So, What Do You Do?
Do you dread trying to explain what we do as an industry? If so, try re-counting Bob Johnstone’s new book on the LED lighting revolution
BY RICHARD STEVENSON
When you’re introduced to someone new at a party, it will not be long before they’ll be asking you what you do for a living.
Even if you’ve been asked this countless times before, it is not easy to know what to say. And it’s particularly tough if you don’t know their line of work: maybe they are technical, or maybe there not. So it might be best to begin by saying that you work in the compound semiconductor industry, and see what follows.
If they don’t have a science or engineering background, you’ll probably draw a look that convinces you that you’ve lost them. But you can probably regain their interest by mentioning the LED light bulb, the new kid on the block at their local hardware store.
Assuming that works, it is definitely not the time to tell them about two hotly debated issues within our industry: the green gap and the cause of droop. Discussing the quantum confined Stark effect, Auger recombination and electron spillover is likely to bore them to tears – and will do nothing to promote the importance of our industry.
Far better is to tell the story of the evolution of the LED. Not easy, maybe, but fortunately we’ll assume that you are up to the task, having just read Bob Johnstone’s latest book: L.E.D. A History of the Future of Lighting.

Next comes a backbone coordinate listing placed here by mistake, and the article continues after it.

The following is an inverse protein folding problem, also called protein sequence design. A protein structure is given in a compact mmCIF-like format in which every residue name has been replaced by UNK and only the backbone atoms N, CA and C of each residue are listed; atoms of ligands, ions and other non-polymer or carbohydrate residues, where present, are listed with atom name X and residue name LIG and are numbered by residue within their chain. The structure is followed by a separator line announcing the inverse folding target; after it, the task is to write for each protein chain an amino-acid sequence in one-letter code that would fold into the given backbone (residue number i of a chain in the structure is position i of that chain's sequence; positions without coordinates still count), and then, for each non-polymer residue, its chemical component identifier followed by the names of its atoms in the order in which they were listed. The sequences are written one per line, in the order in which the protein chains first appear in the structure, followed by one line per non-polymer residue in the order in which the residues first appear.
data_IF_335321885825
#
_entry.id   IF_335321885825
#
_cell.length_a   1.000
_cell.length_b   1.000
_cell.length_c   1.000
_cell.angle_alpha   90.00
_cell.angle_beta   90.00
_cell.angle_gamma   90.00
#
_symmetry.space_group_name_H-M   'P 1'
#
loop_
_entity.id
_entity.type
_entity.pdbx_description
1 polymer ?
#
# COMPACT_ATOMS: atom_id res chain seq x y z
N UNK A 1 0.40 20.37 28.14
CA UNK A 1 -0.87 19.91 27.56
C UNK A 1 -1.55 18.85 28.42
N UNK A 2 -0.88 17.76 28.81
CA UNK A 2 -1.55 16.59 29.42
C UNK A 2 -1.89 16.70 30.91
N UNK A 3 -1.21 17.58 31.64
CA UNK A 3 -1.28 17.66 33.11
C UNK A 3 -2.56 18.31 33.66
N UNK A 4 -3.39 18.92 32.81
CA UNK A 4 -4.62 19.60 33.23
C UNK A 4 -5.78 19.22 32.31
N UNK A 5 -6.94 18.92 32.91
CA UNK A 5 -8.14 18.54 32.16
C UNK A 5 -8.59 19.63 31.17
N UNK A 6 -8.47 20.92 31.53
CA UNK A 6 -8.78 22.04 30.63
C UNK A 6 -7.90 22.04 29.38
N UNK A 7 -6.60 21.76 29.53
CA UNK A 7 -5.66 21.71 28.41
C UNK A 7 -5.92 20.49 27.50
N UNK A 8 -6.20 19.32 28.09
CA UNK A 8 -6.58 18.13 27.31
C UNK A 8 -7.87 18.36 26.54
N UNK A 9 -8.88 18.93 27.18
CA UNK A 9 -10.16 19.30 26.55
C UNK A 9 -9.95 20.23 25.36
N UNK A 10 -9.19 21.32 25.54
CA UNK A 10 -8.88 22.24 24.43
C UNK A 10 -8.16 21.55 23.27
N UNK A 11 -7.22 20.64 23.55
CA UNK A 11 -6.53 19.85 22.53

Before you can start you are asked if the LEDs used in the portable radios and stereos of yesteryear have anything to do with today’s lighting.
Recalling parts of Johnstone’s book, you offer a compelling answer. You point out that back in the 1990s the prevailing view within the LED industry was that these devices would only ever be indicators, despite their increasing efficiency; and makers of light bulbs didn’t see LEDs coming. In that era it took a visionary to see the potential of the LED as a source of lighting.
Telling the tale of the transformation of the LED is easy after reading Johnstone’s book. You engage your companion with a description of the visit in the early 1990s of Roland Haitz, head of Hewlett Packard’s Semiconductor Products Group that made leading LEDs, to Ton Begemann at Philips. At the time Philips was a world-leading lightbulb manufacturer, with Begemann tasked with identifying technology trends.